1986 Buick Riviera T-TypeBuick garnered a write-up with their all-new Riviera (kin to the previously discussed Toronado). In this case the writer focused on the car’s electronic gadgetry. Headline, “Two displays illuminate car’s status.”

Bolstering Buick’s sophistication appeal, they made the Graphic Control Center standard on the completely redesigned 1986 Riviera (Riviera T Type shown to the right).

Fairly common now but sophisticated for the time was the availability of information such as air temperature (inside and outside), and fuel range and average economy. There is also a diagnostics display that alerts the driver to potential issues with the electrical, powertrain, brake and lamp systems.

1989 Buick Riviera interior (with Graphic Control Center)The system utilizes two digital screens: the primary is called the Electronic Instrument Cluster and the secondary display is called the Graphic Control Center. Anyway, it’s certainly neat but I can’t imagine the cost when a CRT screen stops working.

The paper continues page after page. It talks (way too) briefly about the 1986 Cadillac Seville redesign. Suzuki got a small write up for their new, fun-inspiring but woefully underpowered, Samurai.

Another new-for-’86 item was from Chevrolet. Corvette had employed a security device called VATS (Vehicle Anti-Theft System). It works by requiring a specific key to start the car. That key is fitted with a “pellet” that has a unique electrical code. Without the pellet, the fuel injectors won’t activate and the starting circuit will not energize.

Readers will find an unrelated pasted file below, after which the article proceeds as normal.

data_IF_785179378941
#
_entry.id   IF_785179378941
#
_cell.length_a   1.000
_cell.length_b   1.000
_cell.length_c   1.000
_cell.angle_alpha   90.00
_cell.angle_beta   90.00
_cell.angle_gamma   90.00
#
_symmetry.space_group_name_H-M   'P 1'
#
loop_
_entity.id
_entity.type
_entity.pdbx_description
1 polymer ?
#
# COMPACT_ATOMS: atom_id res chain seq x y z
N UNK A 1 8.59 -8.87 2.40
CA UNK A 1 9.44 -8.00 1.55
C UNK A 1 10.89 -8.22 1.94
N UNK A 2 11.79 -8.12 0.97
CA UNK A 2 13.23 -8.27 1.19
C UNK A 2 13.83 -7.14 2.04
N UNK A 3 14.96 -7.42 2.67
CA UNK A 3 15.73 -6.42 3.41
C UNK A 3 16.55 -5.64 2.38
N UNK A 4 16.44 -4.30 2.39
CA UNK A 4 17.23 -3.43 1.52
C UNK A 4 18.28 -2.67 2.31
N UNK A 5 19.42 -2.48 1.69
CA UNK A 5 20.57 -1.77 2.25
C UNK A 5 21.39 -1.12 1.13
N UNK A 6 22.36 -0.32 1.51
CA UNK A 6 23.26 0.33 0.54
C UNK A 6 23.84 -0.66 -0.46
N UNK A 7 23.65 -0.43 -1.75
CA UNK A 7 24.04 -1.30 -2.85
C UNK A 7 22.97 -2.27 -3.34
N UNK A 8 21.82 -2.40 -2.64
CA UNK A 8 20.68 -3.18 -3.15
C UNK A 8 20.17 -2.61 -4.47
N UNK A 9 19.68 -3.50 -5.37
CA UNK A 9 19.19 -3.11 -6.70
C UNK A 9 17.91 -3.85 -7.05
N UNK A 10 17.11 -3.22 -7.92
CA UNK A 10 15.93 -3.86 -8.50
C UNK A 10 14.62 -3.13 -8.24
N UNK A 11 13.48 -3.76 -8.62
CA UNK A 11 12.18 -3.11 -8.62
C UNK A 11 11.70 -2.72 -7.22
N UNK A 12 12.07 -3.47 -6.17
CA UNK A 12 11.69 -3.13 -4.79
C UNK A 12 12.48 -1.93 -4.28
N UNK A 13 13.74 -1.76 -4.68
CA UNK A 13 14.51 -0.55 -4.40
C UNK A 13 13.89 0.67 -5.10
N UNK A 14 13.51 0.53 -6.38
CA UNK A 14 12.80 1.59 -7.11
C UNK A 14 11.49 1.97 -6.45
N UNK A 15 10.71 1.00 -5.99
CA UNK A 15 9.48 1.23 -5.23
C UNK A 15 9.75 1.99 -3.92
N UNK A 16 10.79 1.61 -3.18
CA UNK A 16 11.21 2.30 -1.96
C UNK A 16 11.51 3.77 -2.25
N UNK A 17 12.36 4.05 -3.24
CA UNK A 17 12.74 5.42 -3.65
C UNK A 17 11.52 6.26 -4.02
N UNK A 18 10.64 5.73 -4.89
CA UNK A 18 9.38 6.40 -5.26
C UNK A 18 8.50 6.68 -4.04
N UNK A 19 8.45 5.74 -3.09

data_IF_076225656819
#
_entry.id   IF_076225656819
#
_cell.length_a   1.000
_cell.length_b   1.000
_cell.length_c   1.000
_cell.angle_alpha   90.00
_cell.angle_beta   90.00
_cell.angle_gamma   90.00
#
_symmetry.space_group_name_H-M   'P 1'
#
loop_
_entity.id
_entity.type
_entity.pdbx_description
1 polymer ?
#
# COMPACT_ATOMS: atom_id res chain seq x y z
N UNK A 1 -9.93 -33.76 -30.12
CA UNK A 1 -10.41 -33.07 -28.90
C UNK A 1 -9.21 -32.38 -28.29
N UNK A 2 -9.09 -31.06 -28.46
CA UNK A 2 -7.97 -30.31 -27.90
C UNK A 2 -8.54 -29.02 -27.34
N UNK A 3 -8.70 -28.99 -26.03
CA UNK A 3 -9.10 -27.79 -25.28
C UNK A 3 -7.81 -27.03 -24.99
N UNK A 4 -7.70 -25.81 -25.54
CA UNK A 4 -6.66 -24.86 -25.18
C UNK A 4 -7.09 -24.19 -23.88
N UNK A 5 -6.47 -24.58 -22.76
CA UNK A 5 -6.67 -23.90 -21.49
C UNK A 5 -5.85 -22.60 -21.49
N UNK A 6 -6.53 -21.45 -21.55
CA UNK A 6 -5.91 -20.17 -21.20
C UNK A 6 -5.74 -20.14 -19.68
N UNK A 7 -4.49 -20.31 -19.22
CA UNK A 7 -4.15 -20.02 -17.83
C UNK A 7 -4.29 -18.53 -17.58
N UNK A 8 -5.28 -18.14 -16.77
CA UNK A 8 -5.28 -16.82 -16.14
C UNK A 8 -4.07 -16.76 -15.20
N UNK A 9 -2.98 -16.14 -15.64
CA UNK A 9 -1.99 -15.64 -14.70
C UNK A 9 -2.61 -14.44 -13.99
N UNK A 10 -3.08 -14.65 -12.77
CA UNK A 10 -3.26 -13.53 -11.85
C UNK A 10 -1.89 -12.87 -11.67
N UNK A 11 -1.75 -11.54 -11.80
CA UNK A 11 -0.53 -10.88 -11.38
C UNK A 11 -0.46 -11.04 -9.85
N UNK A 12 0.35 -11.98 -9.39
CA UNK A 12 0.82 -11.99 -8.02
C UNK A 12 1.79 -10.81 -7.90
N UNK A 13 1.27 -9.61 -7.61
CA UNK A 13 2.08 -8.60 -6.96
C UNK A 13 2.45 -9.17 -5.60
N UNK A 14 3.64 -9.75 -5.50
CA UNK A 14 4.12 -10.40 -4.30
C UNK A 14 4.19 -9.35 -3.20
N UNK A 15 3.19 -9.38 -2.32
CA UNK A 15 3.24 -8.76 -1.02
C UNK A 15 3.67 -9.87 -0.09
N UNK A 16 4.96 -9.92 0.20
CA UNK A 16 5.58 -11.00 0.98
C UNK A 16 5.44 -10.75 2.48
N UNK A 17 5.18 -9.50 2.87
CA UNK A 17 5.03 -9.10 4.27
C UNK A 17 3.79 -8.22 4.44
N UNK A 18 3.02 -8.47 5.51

The device soon spread to many other vehicles made by GM. My Syclone’s ignition key has a pellet.

There are two more full-page ads that I thought might be interesting.

1986 LAAS Special Ad Supplement Ford and Toyota ads

The Ford ad proudly features Taurus front and center. Thunderbird is included and although it was starting to look a little dated, that generation still remains as one of my favorite designs. As with Taurus, I feel the ninth generation (1983) Thunderbird was an advanced design for the time.

Tempo is shown also but I’ve never had any fond memories of that car. Nor the Escort. No image of Mustang even though it looked quite handsome for 1986.

This Toyota ad caught my eye because of the FXV concept. Like the Nissan MID4, I don’t recall seeing anything about this at the time. The car’s flush design helped it achieve a 0.24 coefficient of drag in wind tunnel testing.

1986 Toyota FXVIts engine is located “mid-ship” to achieve an almost 50/50 (front/rear) weight distribution. It’s powered by a 2.0-liter, twin-cam, 16-valve, fuel-injected, turbocharged and supercharged engine. It was based off of the new engine in the 1986 Celica GT-S.

The FXV shifts automatically through five gears and employs “four-wheel drive” with claimed improvements in handling and stability. Handling is further augmented by electronically-controlled four-wheel steering. The suspension is also electronically controlled, dipping the nose at high speeds to maximize aerodynamics.

The FXV was a technological knock out in 1986 with things like solar panels on the roof that power ventilation and replenish the battery. The 10-inch touchscreen CRT monitor displays your typical array of operational information, including the navigation system and A/C controls.

Well, there is more but I dragged this post out. Let me just wrap it up by saying, there was a lot that took place in the automotive scene in 1986. More than I’d readily remembered prior to reading this advertisement.


Continue below to the photo gallery.

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